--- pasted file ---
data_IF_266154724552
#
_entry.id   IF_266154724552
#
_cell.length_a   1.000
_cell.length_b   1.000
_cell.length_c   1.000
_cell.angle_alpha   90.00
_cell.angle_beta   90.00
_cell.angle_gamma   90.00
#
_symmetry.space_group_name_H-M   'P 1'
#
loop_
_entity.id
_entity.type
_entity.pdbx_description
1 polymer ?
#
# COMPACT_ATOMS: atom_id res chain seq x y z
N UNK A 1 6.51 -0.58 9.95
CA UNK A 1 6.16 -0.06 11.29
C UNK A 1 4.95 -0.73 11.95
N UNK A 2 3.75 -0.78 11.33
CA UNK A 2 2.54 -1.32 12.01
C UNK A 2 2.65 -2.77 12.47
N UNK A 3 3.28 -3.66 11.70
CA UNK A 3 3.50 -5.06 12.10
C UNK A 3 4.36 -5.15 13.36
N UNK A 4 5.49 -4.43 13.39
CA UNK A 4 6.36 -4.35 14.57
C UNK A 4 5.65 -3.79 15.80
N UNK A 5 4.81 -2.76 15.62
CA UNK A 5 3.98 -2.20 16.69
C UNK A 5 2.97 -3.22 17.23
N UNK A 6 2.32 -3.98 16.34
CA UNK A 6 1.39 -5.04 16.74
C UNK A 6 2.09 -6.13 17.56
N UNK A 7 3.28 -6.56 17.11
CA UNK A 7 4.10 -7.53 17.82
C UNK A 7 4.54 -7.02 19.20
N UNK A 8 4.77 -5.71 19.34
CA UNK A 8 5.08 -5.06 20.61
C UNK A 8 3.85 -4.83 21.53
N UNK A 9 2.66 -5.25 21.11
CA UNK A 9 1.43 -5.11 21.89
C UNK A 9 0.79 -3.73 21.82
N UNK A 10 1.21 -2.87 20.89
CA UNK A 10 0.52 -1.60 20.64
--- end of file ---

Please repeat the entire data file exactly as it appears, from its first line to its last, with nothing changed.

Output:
data_IF_266154724552
#
_entry.id   IF_266154724552
#
_cell.length_a   1.000
_cell.length_b   1.000
_cell.length_c   1.000
_cell.angle_alpha   90.00
_cell.angle_beta   90.00
_cell.angle_gamma   90.00
#
_symmetry.space_group_name_H-M   'P 1'
#
loop_
_entity.id
_entity.type
_entity.pdbx_description
1 polymer ?
#
# COMPACT_ATOMS: atom_id res chain seq x y z
N UNK A 1 6.51 -0.58 9.95
CA UNK A 1 6.16 -0.06 11.29
C UNK A 1 4.95 -0.73 11.95
N UNK A 2 3.75 -0.78 11.33
CA UNK A 2 2.54 -1.32 12.01
C UNK A 2 2.65 -2.77 12.47
N UNK A 3 3.28 -3.66 11.70
CA UNK A 3 3.50 -5.06 12.10
C UNK A 3 4.36 -5.15 13.36
N UNK A 4 5.49 -4.43 13.39
CA UNK A 4 6.36 -4.35 14.57
C UNK A 4 5.65 -3.79 15.80
N UNK A 5 4.81 -2.76 15.62
CA UNK A 5 3.98 -2.20 16.69
C UNK A 5 2.97 -3.22 17.23
N UNK A 6 2.32 -3.98 16.34
CA UNK A 6 1.39 -5.04 16.74
C UNK A 6 2.09 -6.13 17.56
N UNK A 7 3.28 -6.56 17.11
CA UNK A 7 4.10 -7.53 17.82
C UNK A 7 4.54 -7.02 19.20
N UNK A 8 4.77 -5.71 19.34
CA UNK A 8 5.08 -5.06 20.61
C UNK A 8 3.85 -4.83 21.53
N UNK A 9 2.66 -5.25 21.11
CA UNK A 9 1.43 -5.11 21.89
C UNK A 9 0.79 -3.73 21.82
N UNK A 10 1.21 -2.87 20.89
CA UNK A 10 0.52 -1.60 20.64